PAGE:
2. a Says:

    Oh, also, given that I have essentially given up on a second child, I no longer worry about the fact that heparin gave me a horrible rash and I had to stop using it. I’m no longer tortured by the “what if I can’t use it” scenarios, and I merely torture myself with how horrible and friendless my child will be if she never learns to share.

  3. Elana Kahn Says:

    I actually did worry that I would always have low progesterone and would need supplementation. I worried that being infertile would affect my milk supply. I worried that I’d need future treatments and might end up with another set of twins (something my OB expressly forbade). I worried about a lot of things…like would I be able to have the number of kids I want to have. All sorts of things. Infertility does nasty stuff to the brain!

  4. Michele Says:

    Oh yes… In fact, when I was talking to one of the MFM docs, he told me, point blank, that he sees more problems with infertilies. One of his beliefs is that mother nature knows there is a problem and is trying to “weed out” people in the gene pool (a rough way to say it, but this wasnt my favorite doctor anyway). He felt that my IF was nature’s way of saying “get pregnant and then see what shit we have in store for you”. So IF lead to PTL which led to babies dying… and the cycle went on… Not to mention, he feels that the treatments probably aggravated my PCOS and autoimmune disease and will, in the future, cause me a lot of physical issues… But that is neither here nor there… I wouldnt trade the world for our children; living and dead. They are my entire life.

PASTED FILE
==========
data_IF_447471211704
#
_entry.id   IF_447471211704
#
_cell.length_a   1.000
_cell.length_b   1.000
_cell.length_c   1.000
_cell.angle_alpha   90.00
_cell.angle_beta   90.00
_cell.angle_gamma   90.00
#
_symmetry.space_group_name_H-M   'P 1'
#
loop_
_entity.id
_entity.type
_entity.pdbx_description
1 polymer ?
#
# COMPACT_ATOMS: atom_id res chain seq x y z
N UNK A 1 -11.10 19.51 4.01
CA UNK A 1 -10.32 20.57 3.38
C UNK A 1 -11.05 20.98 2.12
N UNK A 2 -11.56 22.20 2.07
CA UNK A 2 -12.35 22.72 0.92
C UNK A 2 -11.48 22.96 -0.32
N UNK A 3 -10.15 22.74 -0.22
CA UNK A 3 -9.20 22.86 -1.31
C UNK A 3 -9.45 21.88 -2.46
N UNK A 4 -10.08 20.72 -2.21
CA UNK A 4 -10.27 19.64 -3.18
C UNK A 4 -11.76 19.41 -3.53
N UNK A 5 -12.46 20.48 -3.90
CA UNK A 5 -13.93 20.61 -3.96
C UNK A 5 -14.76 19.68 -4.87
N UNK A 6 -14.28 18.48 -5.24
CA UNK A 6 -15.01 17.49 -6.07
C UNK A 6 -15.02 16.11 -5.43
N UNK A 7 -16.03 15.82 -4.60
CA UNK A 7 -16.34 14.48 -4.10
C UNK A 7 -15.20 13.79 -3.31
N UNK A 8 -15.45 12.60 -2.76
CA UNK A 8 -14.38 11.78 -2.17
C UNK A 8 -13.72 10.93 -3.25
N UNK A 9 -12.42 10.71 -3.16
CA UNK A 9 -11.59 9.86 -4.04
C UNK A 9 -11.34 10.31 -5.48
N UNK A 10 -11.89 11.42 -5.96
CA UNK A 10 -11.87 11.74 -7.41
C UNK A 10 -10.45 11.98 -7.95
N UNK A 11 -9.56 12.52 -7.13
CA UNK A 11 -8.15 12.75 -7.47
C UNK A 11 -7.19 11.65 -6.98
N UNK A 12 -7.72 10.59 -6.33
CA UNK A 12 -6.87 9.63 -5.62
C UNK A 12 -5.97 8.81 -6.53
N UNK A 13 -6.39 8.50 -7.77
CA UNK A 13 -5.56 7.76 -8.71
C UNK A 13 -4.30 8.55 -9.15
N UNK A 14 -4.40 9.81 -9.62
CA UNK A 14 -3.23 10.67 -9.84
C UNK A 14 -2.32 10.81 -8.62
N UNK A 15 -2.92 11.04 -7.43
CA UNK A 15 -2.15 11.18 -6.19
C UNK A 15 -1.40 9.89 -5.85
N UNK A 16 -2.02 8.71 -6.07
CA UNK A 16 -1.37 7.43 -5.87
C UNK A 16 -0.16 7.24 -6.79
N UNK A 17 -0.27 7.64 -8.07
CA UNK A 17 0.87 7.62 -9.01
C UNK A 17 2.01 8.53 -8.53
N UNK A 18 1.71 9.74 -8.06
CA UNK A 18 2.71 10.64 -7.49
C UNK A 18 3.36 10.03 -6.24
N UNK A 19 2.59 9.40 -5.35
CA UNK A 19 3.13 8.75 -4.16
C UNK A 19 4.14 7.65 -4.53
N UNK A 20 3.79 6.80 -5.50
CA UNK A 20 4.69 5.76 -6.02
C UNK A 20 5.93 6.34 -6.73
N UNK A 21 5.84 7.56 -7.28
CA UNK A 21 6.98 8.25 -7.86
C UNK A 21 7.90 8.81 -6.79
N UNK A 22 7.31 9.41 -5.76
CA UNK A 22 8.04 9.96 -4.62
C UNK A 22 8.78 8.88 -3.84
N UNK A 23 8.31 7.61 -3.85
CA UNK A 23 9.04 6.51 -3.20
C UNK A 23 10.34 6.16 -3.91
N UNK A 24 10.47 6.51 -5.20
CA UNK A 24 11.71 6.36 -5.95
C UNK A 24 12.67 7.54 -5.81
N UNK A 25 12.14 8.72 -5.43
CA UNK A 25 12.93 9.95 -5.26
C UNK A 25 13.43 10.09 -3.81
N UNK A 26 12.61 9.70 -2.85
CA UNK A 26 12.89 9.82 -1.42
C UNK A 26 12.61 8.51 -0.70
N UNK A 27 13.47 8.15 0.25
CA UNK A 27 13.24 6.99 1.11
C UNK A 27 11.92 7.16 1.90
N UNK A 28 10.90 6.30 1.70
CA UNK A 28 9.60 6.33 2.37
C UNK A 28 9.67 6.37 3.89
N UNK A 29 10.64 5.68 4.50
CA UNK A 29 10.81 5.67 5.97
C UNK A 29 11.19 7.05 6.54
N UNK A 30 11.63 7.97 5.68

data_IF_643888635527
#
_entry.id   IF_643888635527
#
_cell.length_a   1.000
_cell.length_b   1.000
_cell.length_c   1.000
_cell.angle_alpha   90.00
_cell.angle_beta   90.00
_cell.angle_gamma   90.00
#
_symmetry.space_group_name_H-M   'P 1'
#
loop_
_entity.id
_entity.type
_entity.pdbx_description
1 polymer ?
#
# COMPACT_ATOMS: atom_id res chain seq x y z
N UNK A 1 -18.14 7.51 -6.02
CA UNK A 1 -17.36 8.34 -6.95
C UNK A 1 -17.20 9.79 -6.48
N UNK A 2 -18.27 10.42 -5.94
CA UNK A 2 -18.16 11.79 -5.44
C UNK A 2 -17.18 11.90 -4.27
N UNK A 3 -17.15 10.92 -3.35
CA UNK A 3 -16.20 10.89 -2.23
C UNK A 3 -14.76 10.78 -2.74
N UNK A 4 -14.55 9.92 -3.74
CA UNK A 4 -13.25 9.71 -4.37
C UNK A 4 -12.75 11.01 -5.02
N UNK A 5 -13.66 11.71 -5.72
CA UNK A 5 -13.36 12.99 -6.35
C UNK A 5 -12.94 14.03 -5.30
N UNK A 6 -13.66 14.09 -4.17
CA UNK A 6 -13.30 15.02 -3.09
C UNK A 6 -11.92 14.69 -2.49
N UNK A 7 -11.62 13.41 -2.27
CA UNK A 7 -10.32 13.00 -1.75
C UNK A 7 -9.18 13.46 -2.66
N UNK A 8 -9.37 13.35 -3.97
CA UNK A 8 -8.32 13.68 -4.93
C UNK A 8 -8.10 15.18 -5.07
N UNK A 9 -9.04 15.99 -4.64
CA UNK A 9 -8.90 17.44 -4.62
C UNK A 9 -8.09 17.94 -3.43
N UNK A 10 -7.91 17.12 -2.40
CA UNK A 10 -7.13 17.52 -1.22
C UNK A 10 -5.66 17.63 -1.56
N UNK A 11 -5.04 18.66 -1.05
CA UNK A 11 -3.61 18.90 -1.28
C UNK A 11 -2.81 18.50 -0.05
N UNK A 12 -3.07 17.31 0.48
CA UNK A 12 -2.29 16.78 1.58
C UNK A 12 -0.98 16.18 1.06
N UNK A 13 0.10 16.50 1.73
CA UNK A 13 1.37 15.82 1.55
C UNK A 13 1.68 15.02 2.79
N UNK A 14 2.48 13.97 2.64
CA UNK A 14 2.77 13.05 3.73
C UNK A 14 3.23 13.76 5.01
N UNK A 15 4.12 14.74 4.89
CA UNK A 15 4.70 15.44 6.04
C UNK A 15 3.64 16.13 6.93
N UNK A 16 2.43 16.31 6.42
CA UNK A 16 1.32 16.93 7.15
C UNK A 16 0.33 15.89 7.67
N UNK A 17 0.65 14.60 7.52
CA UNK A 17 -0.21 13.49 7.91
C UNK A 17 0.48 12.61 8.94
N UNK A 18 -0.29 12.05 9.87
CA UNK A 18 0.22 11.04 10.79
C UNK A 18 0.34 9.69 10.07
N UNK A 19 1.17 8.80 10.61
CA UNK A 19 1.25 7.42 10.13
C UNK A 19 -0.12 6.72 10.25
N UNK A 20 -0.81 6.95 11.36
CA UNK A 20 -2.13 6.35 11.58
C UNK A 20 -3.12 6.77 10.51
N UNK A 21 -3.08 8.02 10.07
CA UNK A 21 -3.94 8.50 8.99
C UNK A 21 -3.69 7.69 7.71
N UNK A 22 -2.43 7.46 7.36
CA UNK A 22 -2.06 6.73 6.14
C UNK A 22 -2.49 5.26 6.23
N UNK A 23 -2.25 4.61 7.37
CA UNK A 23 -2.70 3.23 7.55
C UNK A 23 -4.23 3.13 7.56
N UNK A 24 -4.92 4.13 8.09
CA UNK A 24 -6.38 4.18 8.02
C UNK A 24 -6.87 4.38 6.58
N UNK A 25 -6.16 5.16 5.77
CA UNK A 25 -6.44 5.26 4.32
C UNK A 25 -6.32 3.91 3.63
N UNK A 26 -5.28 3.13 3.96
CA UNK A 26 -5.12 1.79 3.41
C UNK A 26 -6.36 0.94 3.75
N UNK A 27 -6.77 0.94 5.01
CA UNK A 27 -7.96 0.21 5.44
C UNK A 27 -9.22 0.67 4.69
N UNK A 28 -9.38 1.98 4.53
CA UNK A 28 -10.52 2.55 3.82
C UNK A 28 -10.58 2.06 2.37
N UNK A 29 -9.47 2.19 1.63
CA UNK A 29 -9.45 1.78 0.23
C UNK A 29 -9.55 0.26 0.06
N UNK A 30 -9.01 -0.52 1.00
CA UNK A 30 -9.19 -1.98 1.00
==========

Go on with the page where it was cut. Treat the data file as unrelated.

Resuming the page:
5. Heather Says:

    I mostly wonder if my daughter will have IF issues. My primary cause for infertility is endometriosis and it seems to run in the maternal side of my family. I would rather my daughter take her time before having children and make sure she’s happy with the partner she’s chosen in life instead of thinking she has to rush things because this happens to run in our family and it gets worse as you get older.

    Although I have thought about possible repercussions of cancer concidering how much hormones I’ve pumped through my body over the years of IF treatments, but I go LA-LA-LA-LA too and think of all the healthy habits I have in my life to counteract that.

  6. Ana Says:

    I basically worry about what Michele above mentioned: the whole “weeding out the gene pool” that I circumvented through artificial means. I have heard about increased rates of XYZ (I’ll just “LA LA LA LA LA” the details because it is painful to me & likely others) in children conceived using XYZ fertility treatments (usually IVF, but some lump together all fertility treatments). I look at my son and the babies of my friends and family members with IF and I wonder if the statistics will turn out true…

    Because we have both male & female issues, I also wonder about the future fertility of our son and any other possible children in the future. But note I said “wonder”—I am optimistic that technology and society will have improved to make it easier for our children, if infertile, to undergo successful treatments and they will of course have our understanding and support which a lot of us did not receive from our parents/family.


  7. Absolutely.

    During my first (and only) cycle, I read a magazine article that told the story of the editor, who had done several rounds of fertility treatments. She had just been diagnosed with ovarian ******.

    Quite probably the two were not connected and there was no causation.

    But it freaked me out. Hence no more cycles for me.

  8. BB Says: